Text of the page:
As Emily Thornberry, Shadow Foreign Secretary and a close Corbyn ally, put it on the BBC election night program, the star of the campaign was Labour’s manifesto. It is a document that conveys the forceful and elegant central idea of its title – “For the Many, Not the Few.” It promises a future Britain in which nursery and early-years childcare is provided free for all, where university tuition fees are abolished in favor of free state-funded education, where unions are strengthened and a living wage of £10 per hour is protected, and hundreds of thousands of new homes are built, to solve Britain’s ongoing housing crisis, and where ambitious, growth-promoting infrastructure projects are funded by a state investment bank, operating through a set of regional development banks in every part of the country. Unlike Tory plans, which were sketchy and uncosted, Labour threw out the central dogma of recent British politics in arguing explicitly for higher taxes. Labour’s simple socialist vision was that an increased role for the state could benefit all citizens, with increased provisions funded through taxes falling only on the highest earners (the top 5%, or those earning over £80,000) and on corporations. Policies were eye-catching and direct, as when free school meals for all state-educated primary school children was to be funded by levying Value Added Tax on the private school fees paid by some of Britain’s wealthiest families.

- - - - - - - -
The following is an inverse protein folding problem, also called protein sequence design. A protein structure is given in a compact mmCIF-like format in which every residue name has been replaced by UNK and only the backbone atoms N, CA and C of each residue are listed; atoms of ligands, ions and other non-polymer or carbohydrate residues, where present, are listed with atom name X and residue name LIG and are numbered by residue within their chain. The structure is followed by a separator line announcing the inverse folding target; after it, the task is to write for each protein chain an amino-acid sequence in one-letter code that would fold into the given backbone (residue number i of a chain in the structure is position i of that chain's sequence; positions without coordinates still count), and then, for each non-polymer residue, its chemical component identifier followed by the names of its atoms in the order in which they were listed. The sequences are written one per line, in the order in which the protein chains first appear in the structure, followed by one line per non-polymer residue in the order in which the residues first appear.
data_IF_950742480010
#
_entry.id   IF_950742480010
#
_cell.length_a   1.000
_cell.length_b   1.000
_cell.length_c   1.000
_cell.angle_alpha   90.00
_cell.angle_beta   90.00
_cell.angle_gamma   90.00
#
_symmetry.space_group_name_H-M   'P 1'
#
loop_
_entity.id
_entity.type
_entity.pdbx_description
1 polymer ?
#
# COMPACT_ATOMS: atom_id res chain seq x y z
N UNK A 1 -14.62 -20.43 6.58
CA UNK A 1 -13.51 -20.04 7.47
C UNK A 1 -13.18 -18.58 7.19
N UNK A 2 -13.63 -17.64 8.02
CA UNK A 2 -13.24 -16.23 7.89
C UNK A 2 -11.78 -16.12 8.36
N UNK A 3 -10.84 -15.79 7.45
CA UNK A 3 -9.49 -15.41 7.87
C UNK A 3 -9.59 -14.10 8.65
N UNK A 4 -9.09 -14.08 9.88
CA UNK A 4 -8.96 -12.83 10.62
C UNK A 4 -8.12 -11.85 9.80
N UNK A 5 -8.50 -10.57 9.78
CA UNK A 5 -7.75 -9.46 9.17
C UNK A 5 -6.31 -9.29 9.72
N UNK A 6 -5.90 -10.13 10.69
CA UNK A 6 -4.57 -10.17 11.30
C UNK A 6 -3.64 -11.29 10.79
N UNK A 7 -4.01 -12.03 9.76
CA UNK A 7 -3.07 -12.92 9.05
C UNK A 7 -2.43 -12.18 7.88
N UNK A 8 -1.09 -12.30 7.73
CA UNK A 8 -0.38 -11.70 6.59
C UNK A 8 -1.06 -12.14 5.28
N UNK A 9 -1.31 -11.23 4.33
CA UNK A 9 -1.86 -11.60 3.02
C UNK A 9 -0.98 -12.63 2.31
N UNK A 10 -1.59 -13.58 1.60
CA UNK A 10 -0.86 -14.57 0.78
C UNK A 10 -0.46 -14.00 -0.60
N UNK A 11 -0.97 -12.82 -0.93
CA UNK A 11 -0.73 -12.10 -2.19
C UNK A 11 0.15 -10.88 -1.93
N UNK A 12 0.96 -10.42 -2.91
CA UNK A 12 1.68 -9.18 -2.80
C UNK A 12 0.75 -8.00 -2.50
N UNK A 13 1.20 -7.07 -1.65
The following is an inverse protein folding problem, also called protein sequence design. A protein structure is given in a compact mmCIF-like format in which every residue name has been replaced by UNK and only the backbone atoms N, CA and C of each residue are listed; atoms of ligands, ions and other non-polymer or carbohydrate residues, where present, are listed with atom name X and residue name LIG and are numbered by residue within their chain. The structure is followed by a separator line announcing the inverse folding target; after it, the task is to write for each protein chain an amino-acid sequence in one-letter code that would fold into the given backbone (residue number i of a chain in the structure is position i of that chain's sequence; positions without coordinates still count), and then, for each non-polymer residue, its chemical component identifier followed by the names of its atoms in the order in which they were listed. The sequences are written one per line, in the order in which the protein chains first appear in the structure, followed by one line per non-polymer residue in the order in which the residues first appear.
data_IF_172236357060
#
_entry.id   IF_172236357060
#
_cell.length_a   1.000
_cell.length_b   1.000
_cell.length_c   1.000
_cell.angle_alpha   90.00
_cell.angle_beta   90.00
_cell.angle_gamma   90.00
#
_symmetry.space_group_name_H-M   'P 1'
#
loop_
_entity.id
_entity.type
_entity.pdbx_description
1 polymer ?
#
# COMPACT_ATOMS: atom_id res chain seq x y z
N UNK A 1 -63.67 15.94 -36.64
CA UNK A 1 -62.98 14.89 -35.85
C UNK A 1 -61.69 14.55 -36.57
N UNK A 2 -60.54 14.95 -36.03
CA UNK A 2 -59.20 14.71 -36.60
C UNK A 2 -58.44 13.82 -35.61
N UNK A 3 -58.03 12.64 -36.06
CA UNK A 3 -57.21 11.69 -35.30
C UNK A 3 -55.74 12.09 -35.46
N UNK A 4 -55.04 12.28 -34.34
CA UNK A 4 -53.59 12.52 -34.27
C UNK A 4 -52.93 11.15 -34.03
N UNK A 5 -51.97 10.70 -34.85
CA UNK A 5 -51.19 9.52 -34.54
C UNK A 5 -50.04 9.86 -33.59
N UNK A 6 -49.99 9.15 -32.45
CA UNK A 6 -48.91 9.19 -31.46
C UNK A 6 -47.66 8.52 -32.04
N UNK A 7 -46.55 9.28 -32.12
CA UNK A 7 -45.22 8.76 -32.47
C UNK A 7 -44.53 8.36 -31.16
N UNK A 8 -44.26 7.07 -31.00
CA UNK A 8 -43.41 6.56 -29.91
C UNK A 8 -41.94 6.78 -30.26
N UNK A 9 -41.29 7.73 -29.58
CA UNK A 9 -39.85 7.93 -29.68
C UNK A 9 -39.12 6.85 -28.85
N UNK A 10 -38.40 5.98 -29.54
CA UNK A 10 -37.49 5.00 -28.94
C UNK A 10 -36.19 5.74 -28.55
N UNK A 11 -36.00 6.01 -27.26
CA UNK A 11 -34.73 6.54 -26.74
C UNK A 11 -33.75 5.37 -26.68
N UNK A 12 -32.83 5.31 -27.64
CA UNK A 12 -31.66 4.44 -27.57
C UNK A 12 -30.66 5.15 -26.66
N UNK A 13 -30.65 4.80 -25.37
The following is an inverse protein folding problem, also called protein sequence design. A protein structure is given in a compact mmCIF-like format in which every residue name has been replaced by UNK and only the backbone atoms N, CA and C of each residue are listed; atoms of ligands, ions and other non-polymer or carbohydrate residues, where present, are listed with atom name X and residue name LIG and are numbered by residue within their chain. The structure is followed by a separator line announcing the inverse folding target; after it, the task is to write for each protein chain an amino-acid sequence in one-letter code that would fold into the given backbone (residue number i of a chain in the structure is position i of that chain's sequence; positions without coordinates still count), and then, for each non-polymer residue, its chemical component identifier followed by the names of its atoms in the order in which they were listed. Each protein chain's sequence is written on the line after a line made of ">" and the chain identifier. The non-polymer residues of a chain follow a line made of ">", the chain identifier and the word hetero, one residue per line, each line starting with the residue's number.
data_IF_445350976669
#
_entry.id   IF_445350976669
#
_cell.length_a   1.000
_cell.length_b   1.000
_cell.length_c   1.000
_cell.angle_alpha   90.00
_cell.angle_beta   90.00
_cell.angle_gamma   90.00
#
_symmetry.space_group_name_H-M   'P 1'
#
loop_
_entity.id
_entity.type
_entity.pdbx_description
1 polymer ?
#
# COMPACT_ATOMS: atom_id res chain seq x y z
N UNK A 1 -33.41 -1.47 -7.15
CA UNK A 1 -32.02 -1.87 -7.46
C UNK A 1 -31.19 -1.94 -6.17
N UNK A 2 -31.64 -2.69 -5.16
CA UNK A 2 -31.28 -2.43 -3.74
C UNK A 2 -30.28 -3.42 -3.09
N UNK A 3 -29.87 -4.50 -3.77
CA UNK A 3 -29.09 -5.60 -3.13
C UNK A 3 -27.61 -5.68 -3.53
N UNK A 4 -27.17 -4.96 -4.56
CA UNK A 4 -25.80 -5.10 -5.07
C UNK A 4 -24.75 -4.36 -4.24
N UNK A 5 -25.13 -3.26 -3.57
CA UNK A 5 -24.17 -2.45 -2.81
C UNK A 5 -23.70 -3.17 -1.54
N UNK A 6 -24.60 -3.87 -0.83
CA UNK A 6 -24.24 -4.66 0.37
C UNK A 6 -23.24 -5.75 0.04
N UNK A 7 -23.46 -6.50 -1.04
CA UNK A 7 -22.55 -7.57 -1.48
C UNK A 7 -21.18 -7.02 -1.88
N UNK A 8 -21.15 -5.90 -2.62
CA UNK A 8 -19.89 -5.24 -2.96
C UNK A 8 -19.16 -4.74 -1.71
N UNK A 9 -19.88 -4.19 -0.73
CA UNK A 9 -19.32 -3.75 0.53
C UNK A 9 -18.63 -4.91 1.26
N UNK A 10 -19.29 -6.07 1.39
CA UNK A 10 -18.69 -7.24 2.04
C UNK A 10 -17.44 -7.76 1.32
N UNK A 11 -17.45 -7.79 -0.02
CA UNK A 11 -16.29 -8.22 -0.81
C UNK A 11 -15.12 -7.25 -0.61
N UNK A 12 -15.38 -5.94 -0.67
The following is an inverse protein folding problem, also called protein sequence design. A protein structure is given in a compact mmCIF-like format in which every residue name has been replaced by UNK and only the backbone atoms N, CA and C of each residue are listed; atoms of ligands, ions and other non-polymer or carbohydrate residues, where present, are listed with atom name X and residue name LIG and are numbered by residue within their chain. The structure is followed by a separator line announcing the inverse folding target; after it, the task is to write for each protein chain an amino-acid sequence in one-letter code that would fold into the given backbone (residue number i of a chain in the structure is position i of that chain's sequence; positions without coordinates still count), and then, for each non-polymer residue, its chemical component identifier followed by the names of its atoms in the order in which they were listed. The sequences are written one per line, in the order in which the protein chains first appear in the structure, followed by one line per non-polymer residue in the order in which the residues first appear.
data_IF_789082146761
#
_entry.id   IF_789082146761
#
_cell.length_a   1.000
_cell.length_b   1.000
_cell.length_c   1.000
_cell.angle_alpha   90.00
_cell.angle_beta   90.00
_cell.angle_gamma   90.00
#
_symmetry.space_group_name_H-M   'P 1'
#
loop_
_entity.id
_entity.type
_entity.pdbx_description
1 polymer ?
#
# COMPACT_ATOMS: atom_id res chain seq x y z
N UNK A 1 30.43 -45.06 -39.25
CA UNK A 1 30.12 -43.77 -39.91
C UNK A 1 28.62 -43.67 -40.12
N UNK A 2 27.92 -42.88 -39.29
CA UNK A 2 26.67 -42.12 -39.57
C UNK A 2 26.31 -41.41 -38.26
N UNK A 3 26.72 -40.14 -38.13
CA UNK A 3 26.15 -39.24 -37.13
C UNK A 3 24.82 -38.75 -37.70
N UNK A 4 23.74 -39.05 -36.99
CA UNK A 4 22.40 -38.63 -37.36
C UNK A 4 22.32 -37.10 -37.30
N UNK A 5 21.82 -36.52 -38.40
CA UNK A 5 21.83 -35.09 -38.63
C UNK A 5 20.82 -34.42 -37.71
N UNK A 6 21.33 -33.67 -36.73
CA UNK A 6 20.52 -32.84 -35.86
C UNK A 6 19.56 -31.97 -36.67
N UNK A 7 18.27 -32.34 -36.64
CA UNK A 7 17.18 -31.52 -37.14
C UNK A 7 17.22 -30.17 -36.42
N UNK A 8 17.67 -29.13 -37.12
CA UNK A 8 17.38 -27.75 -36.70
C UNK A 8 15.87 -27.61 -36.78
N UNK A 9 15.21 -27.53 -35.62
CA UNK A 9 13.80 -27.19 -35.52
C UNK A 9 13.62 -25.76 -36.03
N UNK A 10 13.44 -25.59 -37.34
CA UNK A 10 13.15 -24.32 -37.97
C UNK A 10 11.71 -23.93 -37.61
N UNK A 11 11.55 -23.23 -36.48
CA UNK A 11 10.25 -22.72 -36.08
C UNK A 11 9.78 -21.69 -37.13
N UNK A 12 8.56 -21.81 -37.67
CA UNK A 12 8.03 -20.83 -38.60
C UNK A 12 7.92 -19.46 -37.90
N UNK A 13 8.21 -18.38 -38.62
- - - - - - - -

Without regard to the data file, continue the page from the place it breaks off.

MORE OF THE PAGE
Labour did not quite do enough in this election to form the next government of the United Kingdom. But the achievement of Corbyn and his team is remarkable nevertheless, not least when one sees the vitriolic campaign of victimization pursued against him and his key lieutenants by a clearly panicked right-wing press, which did all it could to try to paint the Labour leader as a crazed terrorist-sympathiser. While Britain’s newspapers worked themselves into paroxysms of ineffective fury to try to bring Corbyn down, he emerges from the election increasingly popular in the country, and with his political authority greatly enhanced.
It is now clear that a radical socialist program can be electorally appealing in the country.